Sad that this paragraph from the Big Book has become a common preamble in AA meetings. Why? Because its rote recitation further diminishes its meaning and interpretation... and therefore its implementation.
We "disclose our stories in a general way..." Really? Because the laundry list of war stories and sob stories I hear spewed out so often doesn't sound too general - "I did this, and I did that, and can you believe I did this, and could you believe I did that! Man, I used to drink a 30-pack a night!" I never heard general anything when I used to go to meetings, unless by general we refer to a lack of sophistication and understanding of one's problem and what to do about it (i.e. a really dull, general story that is generally incoherent and has zero usefulness). I never heard a summary of the alcoholic mind and body... what it means to think, feel and drink/use the way we do.
I also never heard the "what happened" part because nothing did happen. There was no summation of recovery or the process underwent to achieve it. And "what we are like now" was for the most part frightening. "If you have decided you want what we have..." Question: Have you ever gone to an AA meeting and seen something that you wanted? I guess I should ask what we want? Mere physical sobriety? I'm all set. I want to be strong, centered, grounded, balanced, confident, calm, content and free. I want to be giving and useful and loving. I want to be sane again.
"... are willing to go to any length to get it - then you are ready to take certain steps." When we hear this in meetings, unless we have been taken through the Big Book by a recovered expert, then we undoubtedly won't have a clue what this really means. Ready to take certain steps does not mean that you make some meeting your home group, become the treasurer, make coffee, set up chairs and just keep comin'.
Taking certain steps means that we embark on a rigorous Twelve Step process - we get up, leave the meeting, and actually take the actions involved in the Steps to expel a lifetime of poison within. We change who and what we are. We restore ourselves to sanity via a spiritual experience in order to equip ourselves with the tools and the condition necessary to go help others. The point of the Twelve Steps is solely to get to that Twelfth step - to go out and help another alcoholic/addict recover by taking him through the same, mystical process we just went through.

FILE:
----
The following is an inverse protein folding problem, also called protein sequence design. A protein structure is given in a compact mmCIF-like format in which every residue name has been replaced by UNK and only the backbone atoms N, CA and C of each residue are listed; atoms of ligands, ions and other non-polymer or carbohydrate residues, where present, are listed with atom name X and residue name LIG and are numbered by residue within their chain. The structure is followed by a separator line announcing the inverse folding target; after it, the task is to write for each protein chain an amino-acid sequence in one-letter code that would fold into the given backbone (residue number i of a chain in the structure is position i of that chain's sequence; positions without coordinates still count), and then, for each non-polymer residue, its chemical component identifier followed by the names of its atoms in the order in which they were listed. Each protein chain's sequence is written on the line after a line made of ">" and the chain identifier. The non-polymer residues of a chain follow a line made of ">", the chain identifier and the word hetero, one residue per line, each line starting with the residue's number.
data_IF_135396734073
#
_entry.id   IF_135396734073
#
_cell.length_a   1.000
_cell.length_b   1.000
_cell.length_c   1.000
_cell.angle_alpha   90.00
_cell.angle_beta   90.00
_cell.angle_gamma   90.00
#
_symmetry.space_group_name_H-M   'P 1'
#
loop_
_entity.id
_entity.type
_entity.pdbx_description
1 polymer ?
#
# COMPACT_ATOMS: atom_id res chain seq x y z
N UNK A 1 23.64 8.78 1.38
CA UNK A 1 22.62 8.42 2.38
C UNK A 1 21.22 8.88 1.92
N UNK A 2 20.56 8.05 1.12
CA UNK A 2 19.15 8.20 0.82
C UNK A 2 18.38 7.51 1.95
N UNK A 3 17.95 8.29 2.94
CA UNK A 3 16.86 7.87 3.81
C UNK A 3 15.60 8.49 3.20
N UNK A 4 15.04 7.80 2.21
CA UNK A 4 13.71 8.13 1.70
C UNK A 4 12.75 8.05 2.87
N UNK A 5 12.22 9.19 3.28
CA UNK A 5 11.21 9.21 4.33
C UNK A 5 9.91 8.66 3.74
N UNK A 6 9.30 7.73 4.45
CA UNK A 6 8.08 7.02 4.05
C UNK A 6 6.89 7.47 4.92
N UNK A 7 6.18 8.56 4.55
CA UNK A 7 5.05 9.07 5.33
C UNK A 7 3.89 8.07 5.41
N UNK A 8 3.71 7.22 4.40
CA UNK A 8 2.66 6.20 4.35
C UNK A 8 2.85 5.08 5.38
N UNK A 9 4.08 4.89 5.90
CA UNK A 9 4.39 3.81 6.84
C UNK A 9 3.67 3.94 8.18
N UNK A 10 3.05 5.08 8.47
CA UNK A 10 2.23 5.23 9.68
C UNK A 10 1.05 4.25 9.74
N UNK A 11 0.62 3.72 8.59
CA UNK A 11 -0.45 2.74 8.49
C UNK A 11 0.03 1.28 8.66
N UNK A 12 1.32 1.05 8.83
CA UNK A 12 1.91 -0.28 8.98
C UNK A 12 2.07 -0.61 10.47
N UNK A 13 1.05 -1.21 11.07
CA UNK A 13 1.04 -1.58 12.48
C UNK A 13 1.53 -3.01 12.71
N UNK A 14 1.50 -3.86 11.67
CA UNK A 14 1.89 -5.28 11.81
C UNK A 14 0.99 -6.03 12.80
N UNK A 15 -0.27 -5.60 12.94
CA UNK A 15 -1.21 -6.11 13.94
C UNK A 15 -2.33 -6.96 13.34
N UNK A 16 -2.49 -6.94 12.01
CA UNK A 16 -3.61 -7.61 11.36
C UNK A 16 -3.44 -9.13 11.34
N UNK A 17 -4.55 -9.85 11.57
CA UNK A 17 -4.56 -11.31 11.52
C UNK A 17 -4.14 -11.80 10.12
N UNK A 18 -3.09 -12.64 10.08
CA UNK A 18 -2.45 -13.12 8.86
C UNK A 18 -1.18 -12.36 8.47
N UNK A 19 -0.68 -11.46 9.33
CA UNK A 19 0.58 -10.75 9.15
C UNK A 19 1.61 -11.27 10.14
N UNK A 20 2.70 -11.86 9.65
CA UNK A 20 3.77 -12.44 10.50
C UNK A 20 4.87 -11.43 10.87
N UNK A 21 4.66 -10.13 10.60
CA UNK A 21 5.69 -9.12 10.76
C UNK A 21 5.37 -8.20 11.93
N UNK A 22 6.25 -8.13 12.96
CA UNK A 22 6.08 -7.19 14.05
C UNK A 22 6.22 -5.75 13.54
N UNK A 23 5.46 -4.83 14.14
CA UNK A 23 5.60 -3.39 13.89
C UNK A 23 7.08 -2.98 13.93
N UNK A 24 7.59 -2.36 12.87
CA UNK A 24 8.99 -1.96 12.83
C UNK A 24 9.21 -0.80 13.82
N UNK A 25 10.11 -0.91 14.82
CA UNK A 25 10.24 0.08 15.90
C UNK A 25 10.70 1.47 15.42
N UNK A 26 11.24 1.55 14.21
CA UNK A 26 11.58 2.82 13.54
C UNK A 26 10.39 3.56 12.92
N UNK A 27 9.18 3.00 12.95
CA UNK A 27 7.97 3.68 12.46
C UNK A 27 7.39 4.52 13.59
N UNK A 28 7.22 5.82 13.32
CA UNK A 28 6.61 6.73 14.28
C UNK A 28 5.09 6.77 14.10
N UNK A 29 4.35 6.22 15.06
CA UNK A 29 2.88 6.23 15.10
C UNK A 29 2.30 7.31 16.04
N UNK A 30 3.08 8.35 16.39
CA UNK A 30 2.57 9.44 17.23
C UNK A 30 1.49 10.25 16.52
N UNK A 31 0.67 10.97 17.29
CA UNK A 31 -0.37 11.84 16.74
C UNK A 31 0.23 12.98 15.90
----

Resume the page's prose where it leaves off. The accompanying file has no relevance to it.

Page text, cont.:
So "willing to go to any length" means that there is nothing we won't do in order to become recovered. There is nothing we won't write about in our inventory. There is nothing we won't unearth or admit because of the shame or embarrassment we have. There is nobody we won't make an amends to. There is no part of us - our stubbornness, our pride, our ego - which will prevent us from having faith in GOD and from believing that we cannot do it without His help.
Willing to go to any length means that there is no feeling or thought, no matter how horrible or dark or powerful, which will prevent us from doing the right thing. Going to any length means that even if you have recently gotten sober and you are still a miserable prick, you don't let your self-pity and your selfishness stop you from growing and taking actions that need to be taken in order to achieve and maintain spiritual health.
It would be great if one of the chairmen/women of the local meetings around here would stop when he or she reads that line and look everyone in the room straight in the eye and ask if they are really willing to go to any length to get better. Because really, we have no excuse not to. We owe it to ourselves, our families, our spouses, and to the entire world. We owe it to God. The program is about humility, not stories and stature and "how much clean time you got, kid". Put your sobriety chip away until you've done some work on yourself. And even then, the only chip we really need is a 24-hour.
God, teach us to love and accept ourselves so that we may love and accept each other and do Your work well...